Mint Condition Fiat 500
Although the Fiat 500 is struggling in the U.S. market, with total sales through Q3 of the vehicle just 10,435 units, in Italy, the vehicle, which is celebrating its 60th anniversary, is almost venerated like an object in Vatican City.
Although the Fiat 500 is struggling in the U.S. market, with total sales through Q3 of the vehicle just 10,435 units, in Italy, the vehicle, which is celebrating its 60th anniversary, is almost venerated like an object in Vatican City. While that might seem to be an exaggeration, consider this:
The Italian State Mint (Istituto Poligrafico e Zecca dello Stato) has struck a coin showing the Fiat 500, with the current model on one side:
And the original 1957 model on the reverse:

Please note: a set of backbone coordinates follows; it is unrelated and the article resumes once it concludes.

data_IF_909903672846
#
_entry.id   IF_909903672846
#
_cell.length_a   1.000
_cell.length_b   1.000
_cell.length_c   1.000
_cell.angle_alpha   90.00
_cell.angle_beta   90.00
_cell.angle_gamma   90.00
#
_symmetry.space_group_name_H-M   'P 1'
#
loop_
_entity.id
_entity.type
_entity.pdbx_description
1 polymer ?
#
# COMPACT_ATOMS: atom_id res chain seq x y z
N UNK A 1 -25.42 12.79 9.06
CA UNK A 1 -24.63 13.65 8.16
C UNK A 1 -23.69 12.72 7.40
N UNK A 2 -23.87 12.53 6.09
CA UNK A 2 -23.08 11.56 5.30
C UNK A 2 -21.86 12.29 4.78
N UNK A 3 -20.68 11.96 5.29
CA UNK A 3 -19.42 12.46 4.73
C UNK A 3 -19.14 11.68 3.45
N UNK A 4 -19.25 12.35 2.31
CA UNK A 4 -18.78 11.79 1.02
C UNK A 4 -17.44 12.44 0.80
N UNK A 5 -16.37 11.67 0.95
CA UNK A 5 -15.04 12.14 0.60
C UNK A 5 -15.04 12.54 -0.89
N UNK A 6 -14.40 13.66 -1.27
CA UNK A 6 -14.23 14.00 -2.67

The coin was designed by engraver Claudia Momoni.
There are 4,000 coins produced. They are being offered by the Italian mint for 40 Euro; the coin has a face value of 5 Euro.
(For those thinking about the math—no, not about the 35 Euro delta between the price and the face value—the 4,000 is 38 percent of the total U.S. sales of the car through September. As they might put it in Torino, non bene.
Once the playground of exotic car makers, the definition of a niche vehicle has expanded to include image vehicles for mainstream OEMs, and specialist models produced on high-volume platforms.
Dan Nicholson is vice president of General Motors Global Propulsion Systems, the organization that had been “GM Powertrain” for 24 years.
I'm not talking about a plastic Revell model of a '57 Chevy, but a real vehicle, one that rolls off an assembly line in 1999 with another 99,999 just like it right behind. Is it possible, or is this just a fantasy of the marketing department at Elmer's?